Ragtime offers a racially charged take on the making America

Culture doesn’t just appear; it’s birthed, often painfully after hours, days, weeks of labor. It takes focus, dedication and practice.

Personally, I love seeing the sausage get made. I’m obsessed with how TV, music and film are created. Going into the first full dress rehearsal of Bradley University’s production of “Ragtime,” I didn’t know what to expect. I knew a lot of work goes into getting the performances into working order, but I wasn’t exactly sure what I was diving into.

After seeing the performance, I can definitively say that “Ragtime” is the most ambitious production that Bradley Theatre has done since I’ve been here. It has a massive cast, a script that covers a variety of subjects and a minimalist set that’s used to create a variety of locations.

For the most part, it works. There’s a nice brassy style that opens the musical with a fantastic setup and the music slowly morphs to match the changing tones of the production, although it’s stymied by a script that might be too many things to too many people.

“Ragtime” essentially tells the story of three groups, a Caucasian family from New Rochelle, an Eastern European immigrant and his daughter and an African-American ragtime piano player searching for his lost love. Their stories combine in unexpected ways in the first act before exploding in a second act that lets the tension that’s been simmering for the first hour erupt into a rolling boil.

One thing that needs to be noted about the show is that it’s a true musical. The plot of “Ragtime” is almost completely communicated in song. I’m sure this could be a turn off for some people, but the songs work well for the oversized emotions of the show.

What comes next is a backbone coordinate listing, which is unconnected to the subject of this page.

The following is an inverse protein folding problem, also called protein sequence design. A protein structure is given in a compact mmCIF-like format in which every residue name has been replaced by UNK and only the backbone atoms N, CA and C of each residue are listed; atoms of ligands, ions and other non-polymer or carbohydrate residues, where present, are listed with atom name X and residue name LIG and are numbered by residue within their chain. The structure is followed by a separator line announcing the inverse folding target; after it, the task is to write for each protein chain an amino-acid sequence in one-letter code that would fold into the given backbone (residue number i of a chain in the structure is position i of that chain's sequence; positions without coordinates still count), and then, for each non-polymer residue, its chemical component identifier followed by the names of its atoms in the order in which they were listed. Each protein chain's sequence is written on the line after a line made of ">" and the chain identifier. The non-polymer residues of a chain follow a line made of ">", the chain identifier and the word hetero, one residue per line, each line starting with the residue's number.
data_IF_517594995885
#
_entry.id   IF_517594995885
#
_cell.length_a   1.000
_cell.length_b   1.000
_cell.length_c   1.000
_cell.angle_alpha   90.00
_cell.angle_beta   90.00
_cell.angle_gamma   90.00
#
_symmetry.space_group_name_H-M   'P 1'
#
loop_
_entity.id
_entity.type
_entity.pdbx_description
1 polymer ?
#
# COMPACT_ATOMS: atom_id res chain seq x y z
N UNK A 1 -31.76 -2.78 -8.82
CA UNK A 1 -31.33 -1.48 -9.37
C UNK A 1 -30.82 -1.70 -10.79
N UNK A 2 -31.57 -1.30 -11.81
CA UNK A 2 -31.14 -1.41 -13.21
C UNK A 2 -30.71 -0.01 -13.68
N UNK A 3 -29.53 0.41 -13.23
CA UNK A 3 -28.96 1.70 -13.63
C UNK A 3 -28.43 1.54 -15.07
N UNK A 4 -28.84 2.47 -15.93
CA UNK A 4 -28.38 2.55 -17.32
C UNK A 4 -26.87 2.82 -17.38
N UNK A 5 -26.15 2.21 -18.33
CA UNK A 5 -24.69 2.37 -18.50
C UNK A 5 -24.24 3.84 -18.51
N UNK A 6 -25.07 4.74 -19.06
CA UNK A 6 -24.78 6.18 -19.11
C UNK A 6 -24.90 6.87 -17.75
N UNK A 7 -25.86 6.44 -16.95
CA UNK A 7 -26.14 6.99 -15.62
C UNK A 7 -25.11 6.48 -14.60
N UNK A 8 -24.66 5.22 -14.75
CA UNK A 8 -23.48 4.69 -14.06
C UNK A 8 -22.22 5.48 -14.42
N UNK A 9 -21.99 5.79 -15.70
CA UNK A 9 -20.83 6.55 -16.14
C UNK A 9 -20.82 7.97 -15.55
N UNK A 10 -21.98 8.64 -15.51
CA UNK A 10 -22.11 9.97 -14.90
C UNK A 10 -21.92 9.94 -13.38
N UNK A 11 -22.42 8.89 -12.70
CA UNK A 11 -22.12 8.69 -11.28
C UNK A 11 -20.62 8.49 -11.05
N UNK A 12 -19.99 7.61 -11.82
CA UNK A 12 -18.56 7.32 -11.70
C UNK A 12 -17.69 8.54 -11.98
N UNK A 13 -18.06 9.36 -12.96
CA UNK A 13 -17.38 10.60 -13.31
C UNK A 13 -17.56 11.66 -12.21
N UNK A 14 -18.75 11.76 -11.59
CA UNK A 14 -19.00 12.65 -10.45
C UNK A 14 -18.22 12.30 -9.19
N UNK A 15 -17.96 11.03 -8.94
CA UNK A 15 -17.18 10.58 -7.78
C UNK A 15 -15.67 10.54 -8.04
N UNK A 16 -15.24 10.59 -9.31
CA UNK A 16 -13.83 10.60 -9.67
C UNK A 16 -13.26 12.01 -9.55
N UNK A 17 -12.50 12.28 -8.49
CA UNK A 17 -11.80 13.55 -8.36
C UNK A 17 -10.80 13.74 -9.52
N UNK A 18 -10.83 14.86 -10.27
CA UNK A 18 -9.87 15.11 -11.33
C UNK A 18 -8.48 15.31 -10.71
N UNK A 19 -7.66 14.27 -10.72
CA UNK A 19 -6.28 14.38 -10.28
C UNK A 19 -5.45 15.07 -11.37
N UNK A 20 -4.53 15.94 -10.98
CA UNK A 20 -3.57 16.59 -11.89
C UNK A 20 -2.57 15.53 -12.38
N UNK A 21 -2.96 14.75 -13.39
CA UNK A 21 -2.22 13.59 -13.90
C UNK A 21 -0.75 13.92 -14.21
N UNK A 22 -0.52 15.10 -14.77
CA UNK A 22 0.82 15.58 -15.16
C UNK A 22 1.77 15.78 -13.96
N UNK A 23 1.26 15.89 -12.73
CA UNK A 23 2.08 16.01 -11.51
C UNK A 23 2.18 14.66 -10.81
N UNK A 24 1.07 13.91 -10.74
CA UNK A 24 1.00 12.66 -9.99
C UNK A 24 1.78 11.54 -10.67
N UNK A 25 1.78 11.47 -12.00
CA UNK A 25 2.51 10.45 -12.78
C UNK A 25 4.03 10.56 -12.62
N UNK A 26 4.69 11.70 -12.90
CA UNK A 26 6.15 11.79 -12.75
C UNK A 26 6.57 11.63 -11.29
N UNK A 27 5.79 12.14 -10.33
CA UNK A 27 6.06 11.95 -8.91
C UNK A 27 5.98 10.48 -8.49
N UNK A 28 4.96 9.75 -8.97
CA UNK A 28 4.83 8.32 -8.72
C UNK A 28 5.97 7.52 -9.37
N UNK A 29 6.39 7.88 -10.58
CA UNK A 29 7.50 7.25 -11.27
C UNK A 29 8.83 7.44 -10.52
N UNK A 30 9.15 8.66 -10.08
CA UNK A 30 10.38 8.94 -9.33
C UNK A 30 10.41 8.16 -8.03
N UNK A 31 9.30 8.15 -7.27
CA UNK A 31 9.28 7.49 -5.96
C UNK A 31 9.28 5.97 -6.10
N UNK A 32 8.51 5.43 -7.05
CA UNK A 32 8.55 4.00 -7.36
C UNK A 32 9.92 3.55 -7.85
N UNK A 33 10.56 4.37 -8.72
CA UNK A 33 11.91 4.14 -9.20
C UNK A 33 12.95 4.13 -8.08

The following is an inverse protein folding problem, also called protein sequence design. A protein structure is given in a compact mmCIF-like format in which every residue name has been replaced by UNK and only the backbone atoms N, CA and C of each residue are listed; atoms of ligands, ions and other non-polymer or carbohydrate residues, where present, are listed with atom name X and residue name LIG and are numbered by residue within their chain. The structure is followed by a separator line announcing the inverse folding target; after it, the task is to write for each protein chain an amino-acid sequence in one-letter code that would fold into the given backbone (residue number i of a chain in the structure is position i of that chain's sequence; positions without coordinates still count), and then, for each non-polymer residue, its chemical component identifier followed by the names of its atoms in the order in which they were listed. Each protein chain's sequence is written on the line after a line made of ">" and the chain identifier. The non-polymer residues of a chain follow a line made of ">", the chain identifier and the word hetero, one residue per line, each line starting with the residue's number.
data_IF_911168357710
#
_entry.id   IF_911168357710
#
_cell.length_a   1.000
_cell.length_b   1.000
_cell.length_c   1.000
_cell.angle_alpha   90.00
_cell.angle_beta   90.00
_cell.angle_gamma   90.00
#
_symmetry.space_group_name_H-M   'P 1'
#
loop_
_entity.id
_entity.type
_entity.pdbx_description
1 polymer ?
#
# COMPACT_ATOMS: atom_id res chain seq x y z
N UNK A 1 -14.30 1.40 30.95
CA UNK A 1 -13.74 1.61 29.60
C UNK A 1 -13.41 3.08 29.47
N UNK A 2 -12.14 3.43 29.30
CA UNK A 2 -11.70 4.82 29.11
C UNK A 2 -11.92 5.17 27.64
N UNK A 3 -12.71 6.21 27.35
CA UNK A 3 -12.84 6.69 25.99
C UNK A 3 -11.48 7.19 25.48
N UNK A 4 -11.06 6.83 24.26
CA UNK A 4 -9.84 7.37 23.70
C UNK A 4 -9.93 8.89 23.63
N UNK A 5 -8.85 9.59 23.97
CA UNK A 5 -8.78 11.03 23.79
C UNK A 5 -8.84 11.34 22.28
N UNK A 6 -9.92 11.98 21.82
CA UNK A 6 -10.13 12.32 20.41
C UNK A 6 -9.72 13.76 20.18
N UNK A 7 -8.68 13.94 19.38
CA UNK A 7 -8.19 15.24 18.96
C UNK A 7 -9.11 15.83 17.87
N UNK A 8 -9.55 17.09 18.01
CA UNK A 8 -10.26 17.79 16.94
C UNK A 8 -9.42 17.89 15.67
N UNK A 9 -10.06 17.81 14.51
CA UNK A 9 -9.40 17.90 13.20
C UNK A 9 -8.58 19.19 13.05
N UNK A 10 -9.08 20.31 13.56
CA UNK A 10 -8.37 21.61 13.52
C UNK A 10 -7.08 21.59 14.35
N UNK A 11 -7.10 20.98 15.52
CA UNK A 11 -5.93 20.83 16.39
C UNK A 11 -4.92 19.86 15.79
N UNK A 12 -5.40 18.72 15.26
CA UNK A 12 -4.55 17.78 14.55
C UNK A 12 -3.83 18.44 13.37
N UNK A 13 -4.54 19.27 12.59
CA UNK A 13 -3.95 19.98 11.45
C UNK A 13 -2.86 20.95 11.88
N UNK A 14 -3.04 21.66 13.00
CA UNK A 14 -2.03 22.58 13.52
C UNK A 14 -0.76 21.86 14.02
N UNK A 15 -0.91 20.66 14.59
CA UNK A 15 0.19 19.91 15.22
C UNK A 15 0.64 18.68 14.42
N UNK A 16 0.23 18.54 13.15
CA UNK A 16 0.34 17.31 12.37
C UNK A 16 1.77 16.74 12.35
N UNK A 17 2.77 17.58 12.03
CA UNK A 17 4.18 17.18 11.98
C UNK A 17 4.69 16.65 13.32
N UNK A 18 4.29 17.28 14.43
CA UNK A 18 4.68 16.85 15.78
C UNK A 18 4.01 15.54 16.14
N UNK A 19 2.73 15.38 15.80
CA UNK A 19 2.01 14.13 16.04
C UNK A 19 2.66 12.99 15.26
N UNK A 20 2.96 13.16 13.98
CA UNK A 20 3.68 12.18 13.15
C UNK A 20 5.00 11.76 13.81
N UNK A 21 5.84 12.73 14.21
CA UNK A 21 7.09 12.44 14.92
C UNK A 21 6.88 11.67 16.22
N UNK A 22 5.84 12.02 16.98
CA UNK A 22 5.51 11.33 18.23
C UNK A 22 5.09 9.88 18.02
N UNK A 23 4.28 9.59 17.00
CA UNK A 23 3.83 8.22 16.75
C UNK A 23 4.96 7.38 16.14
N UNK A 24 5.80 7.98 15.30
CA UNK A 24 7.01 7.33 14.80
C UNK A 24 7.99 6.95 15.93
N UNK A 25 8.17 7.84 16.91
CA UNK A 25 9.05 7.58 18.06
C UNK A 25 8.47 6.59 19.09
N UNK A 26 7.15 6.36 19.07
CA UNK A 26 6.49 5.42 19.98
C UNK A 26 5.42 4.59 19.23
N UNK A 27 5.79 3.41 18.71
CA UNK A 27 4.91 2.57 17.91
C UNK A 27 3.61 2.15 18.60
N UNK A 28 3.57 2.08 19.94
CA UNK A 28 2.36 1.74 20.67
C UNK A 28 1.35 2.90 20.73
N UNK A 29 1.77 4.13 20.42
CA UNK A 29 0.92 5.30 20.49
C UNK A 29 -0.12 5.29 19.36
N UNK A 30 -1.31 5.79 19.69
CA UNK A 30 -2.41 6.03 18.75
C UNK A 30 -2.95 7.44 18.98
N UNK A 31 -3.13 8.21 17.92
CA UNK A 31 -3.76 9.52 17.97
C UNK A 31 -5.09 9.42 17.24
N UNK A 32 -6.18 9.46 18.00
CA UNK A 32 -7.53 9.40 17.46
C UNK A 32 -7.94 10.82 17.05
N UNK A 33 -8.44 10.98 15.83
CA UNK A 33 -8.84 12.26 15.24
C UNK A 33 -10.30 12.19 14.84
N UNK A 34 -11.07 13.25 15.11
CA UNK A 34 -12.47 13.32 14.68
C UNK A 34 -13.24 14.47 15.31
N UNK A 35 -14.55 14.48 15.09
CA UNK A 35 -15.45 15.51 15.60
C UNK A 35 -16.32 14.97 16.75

Junior Chloe Dzielak plays the matriarch of the unnamed American family and delivers several extremely impressive solos. Junior Cecil Starks-Blutcher plays ragtime pianist with equal parts dignity, honor and wounded pride. His songs communicate many of these feelings alternatively joyfully and with a sense of wounded vengeance.

The great thing about the piece is really the way it can be interpreted. While one viewer may grab a hold of the overt racial overtones of the production, the next person may hold onto the birth of American splendor and culture in a changing landscape, while another may latch onto a story of love, revenge and respect.

This will work for some people, having multiple ways to interpret a dense two-and-a-half-hour play. Others could be turned off by the interlocking characters and the appearances of famous personalities of the time such as Houdini, Booker T. Washington, Emma Goldman and Evelyn Nesbit who contribute and reflect on what’s happening on stage. Ultimately, it’s going to work for some and not for others.

More than anything else, I have to commend everyone involved with the production for being ambitious with a difficult script and doing a great job with it. It’s an entertaining and suitably tense first act followed by a morally grey, very introspective second act. It’s challenging and occasionally heavy handed, but against all that, “Ragtime” comes together impressively well.